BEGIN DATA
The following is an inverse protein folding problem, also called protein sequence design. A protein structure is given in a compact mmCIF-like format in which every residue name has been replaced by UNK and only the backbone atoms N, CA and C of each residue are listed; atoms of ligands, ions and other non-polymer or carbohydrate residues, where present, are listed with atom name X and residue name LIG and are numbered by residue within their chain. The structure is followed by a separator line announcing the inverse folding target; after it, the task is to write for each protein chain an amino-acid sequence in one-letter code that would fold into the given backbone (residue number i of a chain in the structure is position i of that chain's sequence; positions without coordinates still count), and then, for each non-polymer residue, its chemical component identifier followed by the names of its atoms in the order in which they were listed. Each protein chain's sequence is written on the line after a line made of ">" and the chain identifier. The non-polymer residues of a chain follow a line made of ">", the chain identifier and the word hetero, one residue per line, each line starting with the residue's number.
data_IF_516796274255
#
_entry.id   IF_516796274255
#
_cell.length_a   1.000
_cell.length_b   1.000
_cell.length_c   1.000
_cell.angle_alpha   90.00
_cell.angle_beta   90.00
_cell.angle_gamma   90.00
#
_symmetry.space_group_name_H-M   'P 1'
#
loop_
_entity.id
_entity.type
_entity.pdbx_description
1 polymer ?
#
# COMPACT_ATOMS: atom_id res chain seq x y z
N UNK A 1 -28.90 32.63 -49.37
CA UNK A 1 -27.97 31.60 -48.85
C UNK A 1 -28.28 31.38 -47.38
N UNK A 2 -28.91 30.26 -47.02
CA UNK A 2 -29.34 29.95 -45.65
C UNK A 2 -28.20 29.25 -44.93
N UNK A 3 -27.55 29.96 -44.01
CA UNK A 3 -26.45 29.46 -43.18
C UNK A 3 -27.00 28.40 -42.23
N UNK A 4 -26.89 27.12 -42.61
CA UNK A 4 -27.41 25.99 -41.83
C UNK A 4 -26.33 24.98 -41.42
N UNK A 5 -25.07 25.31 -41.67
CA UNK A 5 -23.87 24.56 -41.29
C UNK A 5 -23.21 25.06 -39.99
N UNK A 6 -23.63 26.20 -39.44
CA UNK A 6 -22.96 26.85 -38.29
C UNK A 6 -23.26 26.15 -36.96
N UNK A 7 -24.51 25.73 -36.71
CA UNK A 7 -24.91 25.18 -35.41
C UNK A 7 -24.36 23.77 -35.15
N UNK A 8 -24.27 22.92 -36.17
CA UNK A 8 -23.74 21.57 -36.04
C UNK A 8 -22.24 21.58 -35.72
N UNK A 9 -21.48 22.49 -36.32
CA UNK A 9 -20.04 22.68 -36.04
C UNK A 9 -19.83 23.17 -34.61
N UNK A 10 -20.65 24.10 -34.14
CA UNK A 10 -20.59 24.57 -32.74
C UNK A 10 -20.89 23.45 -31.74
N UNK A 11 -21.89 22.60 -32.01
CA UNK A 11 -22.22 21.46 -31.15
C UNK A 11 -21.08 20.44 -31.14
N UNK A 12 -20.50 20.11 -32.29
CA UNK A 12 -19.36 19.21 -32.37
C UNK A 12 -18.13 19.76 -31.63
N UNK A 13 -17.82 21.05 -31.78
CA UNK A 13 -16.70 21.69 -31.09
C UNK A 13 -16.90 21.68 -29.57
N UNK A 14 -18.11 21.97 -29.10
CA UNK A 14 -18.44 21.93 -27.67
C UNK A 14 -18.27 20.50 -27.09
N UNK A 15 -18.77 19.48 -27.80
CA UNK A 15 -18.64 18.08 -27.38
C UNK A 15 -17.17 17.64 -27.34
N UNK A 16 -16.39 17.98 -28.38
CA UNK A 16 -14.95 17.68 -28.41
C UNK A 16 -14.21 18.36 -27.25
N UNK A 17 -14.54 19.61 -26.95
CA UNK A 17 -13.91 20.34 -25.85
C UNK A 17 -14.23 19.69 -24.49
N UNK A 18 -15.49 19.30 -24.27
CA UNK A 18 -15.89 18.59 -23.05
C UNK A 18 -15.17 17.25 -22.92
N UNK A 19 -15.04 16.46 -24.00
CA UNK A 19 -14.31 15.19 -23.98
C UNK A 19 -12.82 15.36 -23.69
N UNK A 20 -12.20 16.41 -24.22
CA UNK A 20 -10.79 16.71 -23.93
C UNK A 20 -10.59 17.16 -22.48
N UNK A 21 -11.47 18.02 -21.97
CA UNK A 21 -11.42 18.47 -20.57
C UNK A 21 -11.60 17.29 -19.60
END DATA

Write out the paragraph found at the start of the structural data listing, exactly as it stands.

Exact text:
The following is an inverse protein folding problem, also called protein sequence design. A protein structure is given in a compact mmCIF-like format in which every residue name has been replaced by UNK and only the backbone atoms N, CA and C of each residue are listed; atoms of ligands, ions and other non-polymer or carbohydrate residues, where present, are listed with atom name X and residue name LIG and are numbered by residue within their chain. The structure is followed by a separator line announcing the inverse folding target; after it, the task is to write for each protein chain an amino-acid sequence in one-letter code that would fold into the given backbone (residue number i of a chain in the structure is position i of that chain's sequence; positions without coordinates still count), and then, for each non-polymer residue, its chemical component identifier followed by the names of its atoms in the order in which they were listed. Each protein chain's sequence is written on the line after a line made of ">" and the chain identifier. The non-polymer residues of a chain follow a line made of ">", the chain identifier and the word hetero, one residue per line, each line starting with the residue's number.